# Estimating Logistic Regression coefficients From Scratch in Python

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In this post, I’ll demonstrate how to estimate the coefficients of a logistic regression model using the Fisher Scoring algorithm in Python. These estimates will be compared with statsmodels coefficients to ensure consistency.

In a generalized linear model (GLM), the response may have any distribution from the exponential family. Rather than assuming the mean is a linear function of the explanatory variables, we assume that a function of the mean, or the link function, is a linear function of the explanatory variables.

Logistic regression is used for modeling data with a categorical response. Although it’s possible to model multinomial data using logistic regression, in this post our analysis will be limited to models targeting a dichotomous response, where the outcome can be classified as ‘Yes/No’ or ‘1/0’.

The logistic regression model is a GLM whose canonical link is the logit, or log-odds:

for .

Solving the logit for , which is a stand-in for the predicted probability associated with observation , yields

where and .

### Parameter Estimation

Maximum Likelihood Estimation can be used to determine the parameters of a Logistic Regression model, which entails finding the set of parameters for which the probability of the observed data is greatest. The objective is to estimate the unknown .

Let represent independent, dichotomous response values for each of observations, where denotes a success and denotes a failure. The density function of a single observation is given by

and the corresponding likelihood function is

Taking the natural log of the maximum likelihood estimate results in the log-likelihood function:

The first-order partial derivatives of the log-likelihood are calculated and set to zero for each

which can be represented in matrix notation as

where is a (p + 1)-by-n matrix and an n-by-1 vector.

The vector of first-order partial derivatives of the log-likelihood function is referred to as the score function and is typically represented as .

These (p+1) equations are solved simultaneously to obtain the parameter estimates .

Each solution specifies a critical-point which will be either a maximum or a minimum. The critical point will be a maximum if the matrix of second partial derivatives is negative definite (which means every element on the diagonal of the matrix is less than zero).

The matrix of second partial derivatives is given by

represented in matrix form as

where is an n-by-n diagonal matrix of weights with each element equal to for logistic regression models (in general, the weights matrix will have entries inversely proportional to the variance of the response).

Since no closed-form solution exists for determining logistic regression model coefficients, iterative techniques must be employed.

### Fitting the Model

Two distinct but related iterative methods can be utilized in determining model coefficients: the Newton-Raphson method and Fisher Scoring. The Newton-Raphson method relies on the matrix of second partial derivatives, also known as the Hessian. The Newton-Raphson update expression is:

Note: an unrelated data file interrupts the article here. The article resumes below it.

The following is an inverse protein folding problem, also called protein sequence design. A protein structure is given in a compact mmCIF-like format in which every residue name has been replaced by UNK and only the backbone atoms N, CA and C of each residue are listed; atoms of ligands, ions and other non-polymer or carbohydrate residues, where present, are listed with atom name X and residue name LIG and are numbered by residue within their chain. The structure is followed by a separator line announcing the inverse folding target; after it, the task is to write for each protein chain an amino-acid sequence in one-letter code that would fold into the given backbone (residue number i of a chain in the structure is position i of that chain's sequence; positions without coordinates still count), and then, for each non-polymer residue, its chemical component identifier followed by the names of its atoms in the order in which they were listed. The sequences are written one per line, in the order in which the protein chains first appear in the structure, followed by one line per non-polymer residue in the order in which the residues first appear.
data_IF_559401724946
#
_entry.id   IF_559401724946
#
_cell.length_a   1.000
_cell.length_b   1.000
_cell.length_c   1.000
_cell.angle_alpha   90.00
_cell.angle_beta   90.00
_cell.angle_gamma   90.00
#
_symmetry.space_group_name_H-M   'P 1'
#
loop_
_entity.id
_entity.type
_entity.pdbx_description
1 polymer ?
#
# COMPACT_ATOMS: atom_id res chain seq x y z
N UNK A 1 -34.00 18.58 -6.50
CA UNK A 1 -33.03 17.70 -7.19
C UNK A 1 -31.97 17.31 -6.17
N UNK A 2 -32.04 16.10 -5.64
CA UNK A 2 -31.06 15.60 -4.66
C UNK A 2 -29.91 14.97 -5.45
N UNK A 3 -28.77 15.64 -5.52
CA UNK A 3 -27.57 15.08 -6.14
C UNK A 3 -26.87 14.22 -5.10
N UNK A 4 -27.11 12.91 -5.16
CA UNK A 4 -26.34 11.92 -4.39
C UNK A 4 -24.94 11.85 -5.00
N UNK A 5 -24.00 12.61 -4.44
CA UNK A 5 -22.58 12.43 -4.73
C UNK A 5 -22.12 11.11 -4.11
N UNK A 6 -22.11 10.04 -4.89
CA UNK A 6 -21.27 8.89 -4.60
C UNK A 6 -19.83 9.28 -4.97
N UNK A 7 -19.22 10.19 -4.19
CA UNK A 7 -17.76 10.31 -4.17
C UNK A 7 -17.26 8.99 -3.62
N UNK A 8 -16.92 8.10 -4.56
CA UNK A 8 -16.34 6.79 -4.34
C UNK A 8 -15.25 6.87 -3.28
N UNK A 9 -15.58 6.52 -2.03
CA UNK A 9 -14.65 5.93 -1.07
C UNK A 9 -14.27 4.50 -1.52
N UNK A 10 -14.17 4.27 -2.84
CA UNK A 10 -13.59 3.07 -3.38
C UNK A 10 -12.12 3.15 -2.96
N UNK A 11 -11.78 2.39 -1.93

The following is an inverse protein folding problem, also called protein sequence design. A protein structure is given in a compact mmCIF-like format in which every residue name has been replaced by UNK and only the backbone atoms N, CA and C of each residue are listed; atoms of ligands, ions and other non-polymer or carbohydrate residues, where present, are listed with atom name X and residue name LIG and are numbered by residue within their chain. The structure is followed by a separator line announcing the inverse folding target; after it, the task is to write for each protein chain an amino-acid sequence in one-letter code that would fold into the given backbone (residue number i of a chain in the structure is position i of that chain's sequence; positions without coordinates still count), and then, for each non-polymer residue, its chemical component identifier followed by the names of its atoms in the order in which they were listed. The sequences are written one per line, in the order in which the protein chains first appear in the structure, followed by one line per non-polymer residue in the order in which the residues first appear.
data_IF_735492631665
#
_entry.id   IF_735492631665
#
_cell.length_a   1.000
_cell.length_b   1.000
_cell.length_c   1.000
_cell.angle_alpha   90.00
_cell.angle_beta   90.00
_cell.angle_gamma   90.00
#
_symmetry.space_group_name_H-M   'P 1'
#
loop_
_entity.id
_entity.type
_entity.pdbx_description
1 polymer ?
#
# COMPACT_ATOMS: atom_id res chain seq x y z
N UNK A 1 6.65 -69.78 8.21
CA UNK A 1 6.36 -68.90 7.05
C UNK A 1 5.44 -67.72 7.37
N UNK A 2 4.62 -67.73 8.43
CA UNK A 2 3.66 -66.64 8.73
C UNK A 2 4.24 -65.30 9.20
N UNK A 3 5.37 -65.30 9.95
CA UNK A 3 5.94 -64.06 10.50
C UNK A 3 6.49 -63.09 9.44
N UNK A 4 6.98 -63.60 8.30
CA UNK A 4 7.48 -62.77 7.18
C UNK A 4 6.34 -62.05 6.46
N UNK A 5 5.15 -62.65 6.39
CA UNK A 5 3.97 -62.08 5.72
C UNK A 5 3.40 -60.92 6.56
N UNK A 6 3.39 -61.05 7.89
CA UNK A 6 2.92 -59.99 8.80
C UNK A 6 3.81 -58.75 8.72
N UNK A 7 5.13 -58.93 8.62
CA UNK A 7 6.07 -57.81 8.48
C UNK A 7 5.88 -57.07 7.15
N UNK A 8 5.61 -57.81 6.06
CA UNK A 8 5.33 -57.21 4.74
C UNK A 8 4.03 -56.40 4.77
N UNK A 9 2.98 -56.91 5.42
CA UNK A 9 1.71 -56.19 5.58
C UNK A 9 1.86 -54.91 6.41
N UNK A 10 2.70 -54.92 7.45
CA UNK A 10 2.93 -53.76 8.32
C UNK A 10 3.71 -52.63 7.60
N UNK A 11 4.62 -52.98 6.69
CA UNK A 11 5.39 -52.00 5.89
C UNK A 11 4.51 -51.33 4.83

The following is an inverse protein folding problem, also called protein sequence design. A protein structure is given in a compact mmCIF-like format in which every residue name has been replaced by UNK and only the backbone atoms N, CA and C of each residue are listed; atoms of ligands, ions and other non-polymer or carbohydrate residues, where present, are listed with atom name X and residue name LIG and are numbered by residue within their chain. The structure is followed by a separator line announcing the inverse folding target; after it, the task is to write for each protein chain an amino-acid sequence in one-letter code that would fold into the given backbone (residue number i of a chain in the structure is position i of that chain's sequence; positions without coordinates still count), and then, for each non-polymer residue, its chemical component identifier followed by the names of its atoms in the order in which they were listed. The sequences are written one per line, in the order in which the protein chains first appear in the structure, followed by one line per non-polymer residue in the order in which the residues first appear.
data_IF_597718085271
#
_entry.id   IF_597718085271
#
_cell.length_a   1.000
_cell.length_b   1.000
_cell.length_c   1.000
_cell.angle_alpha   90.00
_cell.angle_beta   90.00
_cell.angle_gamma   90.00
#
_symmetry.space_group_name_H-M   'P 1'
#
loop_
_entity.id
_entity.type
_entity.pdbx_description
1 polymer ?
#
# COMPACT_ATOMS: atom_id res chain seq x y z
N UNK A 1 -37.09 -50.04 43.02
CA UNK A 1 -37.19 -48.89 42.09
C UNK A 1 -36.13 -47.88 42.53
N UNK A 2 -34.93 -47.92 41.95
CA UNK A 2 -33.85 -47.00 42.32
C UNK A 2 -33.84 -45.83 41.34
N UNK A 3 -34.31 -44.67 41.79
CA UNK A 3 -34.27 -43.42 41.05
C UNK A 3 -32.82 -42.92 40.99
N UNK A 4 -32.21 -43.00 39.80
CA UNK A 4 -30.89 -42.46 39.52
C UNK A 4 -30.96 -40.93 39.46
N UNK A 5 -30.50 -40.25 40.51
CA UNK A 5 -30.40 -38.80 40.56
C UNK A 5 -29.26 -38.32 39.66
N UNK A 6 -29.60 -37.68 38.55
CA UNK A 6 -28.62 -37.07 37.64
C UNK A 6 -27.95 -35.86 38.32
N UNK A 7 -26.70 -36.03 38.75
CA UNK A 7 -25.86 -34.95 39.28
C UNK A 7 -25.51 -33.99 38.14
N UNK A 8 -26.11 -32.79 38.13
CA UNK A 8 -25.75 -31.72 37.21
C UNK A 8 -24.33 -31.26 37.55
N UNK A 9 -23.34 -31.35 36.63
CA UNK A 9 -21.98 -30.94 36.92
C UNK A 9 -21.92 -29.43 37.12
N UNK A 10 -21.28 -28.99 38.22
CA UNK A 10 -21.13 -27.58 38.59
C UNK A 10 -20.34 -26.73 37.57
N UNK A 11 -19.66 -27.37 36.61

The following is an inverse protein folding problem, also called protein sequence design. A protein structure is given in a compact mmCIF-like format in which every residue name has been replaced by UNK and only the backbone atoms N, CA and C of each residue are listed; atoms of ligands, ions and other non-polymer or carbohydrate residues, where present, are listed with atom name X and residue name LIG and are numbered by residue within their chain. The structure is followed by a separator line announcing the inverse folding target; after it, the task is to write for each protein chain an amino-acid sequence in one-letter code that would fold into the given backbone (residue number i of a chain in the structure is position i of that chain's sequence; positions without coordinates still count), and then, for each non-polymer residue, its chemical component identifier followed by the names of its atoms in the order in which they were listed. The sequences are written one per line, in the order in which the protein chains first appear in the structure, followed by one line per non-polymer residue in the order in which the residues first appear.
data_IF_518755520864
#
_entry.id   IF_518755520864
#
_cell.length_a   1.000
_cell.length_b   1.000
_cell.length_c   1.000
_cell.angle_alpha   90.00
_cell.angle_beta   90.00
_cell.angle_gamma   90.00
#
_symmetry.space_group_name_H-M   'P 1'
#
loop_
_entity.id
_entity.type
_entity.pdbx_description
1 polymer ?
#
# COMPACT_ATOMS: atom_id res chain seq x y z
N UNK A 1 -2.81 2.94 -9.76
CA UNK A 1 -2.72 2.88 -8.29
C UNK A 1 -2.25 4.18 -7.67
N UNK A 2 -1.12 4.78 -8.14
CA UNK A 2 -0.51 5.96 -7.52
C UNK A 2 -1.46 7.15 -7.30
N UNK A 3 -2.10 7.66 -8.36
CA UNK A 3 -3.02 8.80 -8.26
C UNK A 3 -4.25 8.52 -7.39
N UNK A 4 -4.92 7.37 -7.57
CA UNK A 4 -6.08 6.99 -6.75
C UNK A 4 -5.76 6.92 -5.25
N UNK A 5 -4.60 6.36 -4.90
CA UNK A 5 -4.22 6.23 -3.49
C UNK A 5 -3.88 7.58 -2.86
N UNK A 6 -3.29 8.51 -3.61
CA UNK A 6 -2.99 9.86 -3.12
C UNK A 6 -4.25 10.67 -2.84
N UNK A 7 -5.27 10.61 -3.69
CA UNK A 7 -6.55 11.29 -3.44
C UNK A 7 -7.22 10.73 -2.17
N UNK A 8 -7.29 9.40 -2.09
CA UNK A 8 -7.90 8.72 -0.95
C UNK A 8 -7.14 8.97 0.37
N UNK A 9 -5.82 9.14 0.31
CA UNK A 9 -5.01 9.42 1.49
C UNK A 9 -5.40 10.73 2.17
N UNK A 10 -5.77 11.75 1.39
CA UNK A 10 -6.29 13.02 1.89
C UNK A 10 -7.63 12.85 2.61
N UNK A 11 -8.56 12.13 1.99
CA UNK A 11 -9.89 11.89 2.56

where:

- = the vector of updated coefficient estimates.
- = the vector of coefficient estimates from the previous iteration.
- = the inverse of the Hessian, .
- = the vector of first-order partial derivatives of the log-likelihood function, .

The Newton-Raphson method starts with an initial guess for the solution, and obtains a second guess by approximating the function to be maximized in a neighborhood of the initial guess by a second-degree polynomial, and then finding the location of that polynomial’s maximum value. This process continues until it converges to the actual solution. The convergence of to is usually fast, with adequate convergence frequently realized after fewer than 50 iterations.

An alternative method, *Fisher Scoring*, utilizes the expected information . Let serve as a stand-in for the expected value of the information:

The Fisher scoring update step replaces from Newton-Raphson with :

where:

- = the vector of updated coefficient estimates.
- = the vector of coefficient estimates from the previous iteration.
- = the inverse of the expected information matrix, .
- = the vector of first-order partial derivatives of the log-likelihood function, .

For GLMs with a canonical link (of which employing the logit for logistic regression is an example), the observed and expected information are the same. When the response follows an exponential family distribution, and the canonical link function is employed, observed and expected information coincide so that Fisher scoring and Newton-Raphson are identical.

When the canonical link is used, the second partial derivatives of the log-likelihood do not depend on the observation , and therefore

Fisher scoring has the advantage that it produces the asymptotic covariance matrix as a by-product.

To summarize:

- The
*Hessian*is the matrix of second partial derivatives of the log-likelihood with respect to the parameters, . - The
*observed information*is . - The
*expected information*is . - The
*asymptotic covariance matrix*is .

For models employing a canonical link function:

- The observed and expected information are the same, .
- , or .
- The Newton-Raphson and Fisher Scoring algorithms yield identical results.